The Los Angeles School

First articulated in the 1990s, the Los Angeles School is not primarily an environmental view of the city.  However, it does offer an alternative to the paradigm of modernism that was the context for the formation and legacies of the Chicago School (Dear and Flusty 1998).  It suggested that contemporary structures and dynamics in large city regions, especially those which emerged predominantly after World War II, should be understood in terms of post-modernism.  Dear and Flusty, for example, highlight the spatial complexity of post-modern urbanism, the importance of local-global connections, the strong social differentiation in cities, and the shift of control from core cities to suburban and exurban institutions and processes.  Although these urbanistic shifts have environmental implications, making those connections remains a task for urban ecological science and the interdisciplinary nexus it participates in (McHale et al. 2015).

Applying  the Baltimore School: Summary and Prospects

This essay has drawn on a broad foundation of urbanist thinking, which are referenced elsewhere (Shane 2005, Pickett et al. 2011, McGrath 2013, Grove et al. 2015).  Here we have made presented three key points.
1. The Baltimore School of Urban Ecological Science emerged from work, experience, and practice in Baltimore, but it applies to any situation where its tenets hold.  It addresses places where systems are co-produced by social and biophysical processes.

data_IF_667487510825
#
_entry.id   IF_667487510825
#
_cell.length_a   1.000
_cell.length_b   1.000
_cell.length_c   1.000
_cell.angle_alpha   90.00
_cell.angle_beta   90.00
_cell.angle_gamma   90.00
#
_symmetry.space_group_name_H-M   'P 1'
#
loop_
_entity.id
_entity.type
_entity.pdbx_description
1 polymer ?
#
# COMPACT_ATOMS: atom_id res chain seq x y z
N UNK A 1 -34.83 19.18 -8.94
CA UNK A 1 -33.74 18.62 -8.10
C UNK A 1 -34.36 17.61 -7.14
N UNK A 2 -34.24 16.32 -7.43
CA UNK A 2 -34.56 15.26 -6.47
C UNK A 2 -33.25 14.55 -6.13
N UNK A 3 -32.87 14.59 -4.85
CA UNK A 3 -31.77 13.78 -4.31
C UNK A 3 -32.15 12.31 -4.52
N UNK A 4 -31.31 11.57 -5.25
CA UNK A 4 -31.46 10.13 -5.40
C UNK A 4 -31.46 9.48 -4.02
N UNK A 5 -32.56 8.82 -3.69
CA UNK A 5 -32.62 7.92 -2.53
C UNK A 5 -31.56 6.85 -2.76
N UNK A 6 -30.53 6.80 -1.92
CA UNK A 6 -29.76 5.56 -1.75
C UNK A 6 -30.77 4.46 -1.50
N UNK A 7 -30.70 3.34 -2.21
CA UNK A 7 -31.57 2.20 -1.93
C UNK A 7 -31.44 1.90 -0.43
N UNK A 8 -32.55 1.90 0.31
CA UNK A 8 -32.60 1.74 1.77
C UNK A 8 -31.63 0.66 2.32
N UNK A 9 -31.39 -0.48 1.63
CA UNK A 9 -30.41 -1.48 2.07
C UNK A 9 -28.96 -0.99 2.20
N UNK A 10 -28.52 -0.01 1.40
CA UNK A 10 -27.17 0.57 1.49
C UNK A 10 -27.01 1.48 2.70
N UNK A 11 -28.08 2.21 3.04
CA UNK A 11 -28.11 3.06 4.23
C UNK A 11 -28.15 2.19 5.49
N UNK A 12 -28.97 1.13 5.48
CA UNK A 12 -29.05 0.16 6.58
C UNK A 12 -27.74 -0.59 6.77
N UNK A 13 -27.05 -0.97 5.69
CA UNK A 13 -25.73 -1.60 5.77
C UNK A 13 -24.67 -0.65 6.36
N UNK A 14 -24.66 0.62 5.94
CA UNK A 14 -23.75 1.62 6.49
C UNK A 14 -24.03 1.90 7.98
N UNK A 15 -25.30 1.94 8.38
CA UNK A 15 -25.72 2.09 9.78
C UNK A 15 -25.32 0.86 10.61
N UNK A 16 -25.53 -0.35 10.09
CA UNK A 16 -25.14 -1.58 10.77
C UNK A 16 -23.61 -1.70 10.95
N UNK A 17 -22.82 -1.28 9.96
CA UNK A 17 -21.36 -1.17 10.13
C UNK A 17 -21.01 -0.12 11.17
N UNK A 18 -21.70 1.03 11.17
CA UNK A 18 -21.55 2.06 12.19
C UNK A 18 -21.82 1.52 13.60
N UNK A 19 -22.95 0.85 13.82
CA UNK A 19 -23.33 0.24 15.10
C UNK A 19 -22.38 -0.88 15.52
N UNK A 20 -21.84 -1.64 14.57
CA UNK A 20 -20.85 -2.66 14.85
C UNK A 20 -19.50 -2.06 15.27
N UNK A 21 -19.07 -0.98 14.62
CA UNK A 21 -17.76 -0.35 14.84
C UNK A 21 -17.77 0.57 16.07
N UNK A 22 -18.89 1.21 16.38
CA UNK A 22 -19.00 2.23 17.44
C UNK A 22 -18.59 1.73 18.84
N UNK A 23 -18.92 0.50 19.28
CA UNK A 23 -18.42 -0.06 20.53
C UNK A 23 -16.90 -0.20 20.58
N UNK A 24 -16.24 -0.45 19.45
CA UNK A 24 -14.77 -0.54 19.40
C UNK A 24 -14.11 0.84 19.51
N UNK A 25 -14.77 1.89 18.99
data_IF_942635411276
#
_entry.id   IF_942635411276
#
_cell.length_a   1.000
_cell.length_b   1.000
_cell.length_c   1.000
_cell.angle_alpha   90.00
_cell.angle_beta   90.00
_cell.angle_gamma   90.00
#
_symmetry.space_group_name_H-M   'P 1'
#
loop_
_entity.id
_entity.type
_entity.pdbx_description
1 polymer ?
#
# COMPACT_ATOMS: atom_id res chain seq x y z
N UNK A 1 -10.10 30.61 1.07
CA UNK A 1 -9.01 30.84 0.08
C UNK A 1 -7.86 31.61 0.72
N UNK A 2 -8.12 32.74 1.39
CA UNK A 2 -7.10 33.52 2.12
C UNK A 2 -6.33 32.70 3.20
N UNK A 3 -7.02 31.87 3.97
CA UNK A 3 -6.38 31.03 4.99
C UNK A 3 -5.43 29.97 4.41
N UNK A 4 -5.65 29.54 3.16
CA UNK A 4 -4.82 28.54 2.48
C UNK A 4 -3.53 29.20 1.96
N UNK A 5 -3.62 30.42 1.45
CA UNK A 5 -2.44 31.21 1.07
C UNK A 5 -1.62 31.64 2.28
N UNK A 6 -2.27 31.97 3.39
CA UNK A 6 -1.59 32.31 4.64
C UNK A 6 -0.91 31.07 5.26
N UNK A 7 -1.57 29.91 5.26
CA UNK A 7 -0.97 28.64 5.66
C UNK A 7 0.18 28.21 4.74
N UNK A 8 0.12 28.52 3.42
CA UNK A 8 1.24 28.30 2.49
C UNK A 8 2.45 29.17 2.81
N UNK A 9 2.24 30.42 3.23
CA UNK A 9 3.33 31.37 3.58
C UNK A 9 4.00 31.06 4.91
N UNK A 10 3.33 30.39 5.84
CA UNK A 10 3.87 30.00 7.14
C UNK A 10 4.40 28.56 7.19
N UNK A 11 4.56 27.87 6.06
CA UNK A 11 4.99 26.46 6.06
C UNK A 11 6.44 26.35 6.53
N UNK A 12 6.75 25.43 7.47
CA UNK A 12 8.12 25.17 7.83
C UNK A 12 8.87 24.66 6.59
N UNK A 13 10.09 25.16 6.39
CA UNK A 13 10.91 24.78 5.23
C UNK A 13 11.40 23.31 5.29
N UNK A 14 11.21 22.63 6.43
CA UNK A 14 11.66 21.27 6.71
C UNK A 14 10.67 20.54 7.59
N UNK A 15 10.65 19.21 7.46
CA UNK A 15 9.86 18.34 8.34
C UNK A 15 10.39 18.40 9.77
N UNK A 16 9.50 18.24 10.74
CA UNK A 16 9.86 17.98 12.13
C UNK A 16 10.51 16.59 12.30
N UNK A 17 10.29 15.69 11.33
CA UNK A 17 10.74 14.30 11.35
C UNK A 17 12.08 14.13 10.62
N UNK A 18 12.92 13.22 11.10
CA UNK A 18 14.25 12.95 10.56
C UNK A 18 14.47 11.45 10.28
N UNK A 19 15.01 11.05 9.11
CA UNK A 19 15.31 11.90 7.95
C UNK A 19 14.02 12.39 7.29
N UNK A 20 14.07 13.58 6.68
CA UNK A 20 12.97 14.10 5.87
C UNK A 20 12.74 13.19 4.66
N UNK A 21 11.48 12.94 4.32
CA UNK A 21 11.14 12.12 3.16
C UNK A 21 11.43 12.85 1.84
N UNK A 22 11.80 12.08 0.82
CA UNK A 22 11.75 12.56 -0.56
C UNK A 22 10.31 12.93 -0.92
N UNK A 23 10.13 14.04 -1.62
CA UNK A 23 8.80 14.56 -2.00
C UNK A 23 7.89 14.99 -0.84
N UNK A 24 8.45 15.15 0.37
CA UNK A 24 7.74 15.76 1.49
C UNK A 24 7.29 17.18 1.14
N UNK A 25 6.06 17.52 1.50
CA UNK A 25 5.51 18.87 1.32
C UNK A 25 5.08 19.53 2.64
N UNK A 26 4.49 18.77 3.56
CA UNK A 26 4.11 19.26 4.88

2. The tenets are that first urban areas are comprehensive and extensive urban ecosystems, best studied as complete mosaics of land, cover, and habitat types; second urban systems are complex in the technical sense along dimensions of space, time, and organization (that is configuration, contingency, and connectivity); third they are integrated social ecological systems (equivalently labeled as human ecosystems or social-ecological-technological systems); and fourth the perspectives above and the empirical understanding they support is useful for co-produced decision making by individuals, households, organizations, and government agencies.
3. These tenets, as theoretical propositions and paradigmatic assumptions, are clearly broadly relevant to urban areas across the globe, and at any scale of settlement structure and connectivity.  Therefore the Baltimore School stands for a universal social-ecological conceptual and epistemological device that can structure urban ecological science in any location.

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For an earlier post with background information, see also  https://besdirector.blogspot.com/2015/12/a-new-school-of-urban-ecology.html
Steward Pickett, Director Emeritus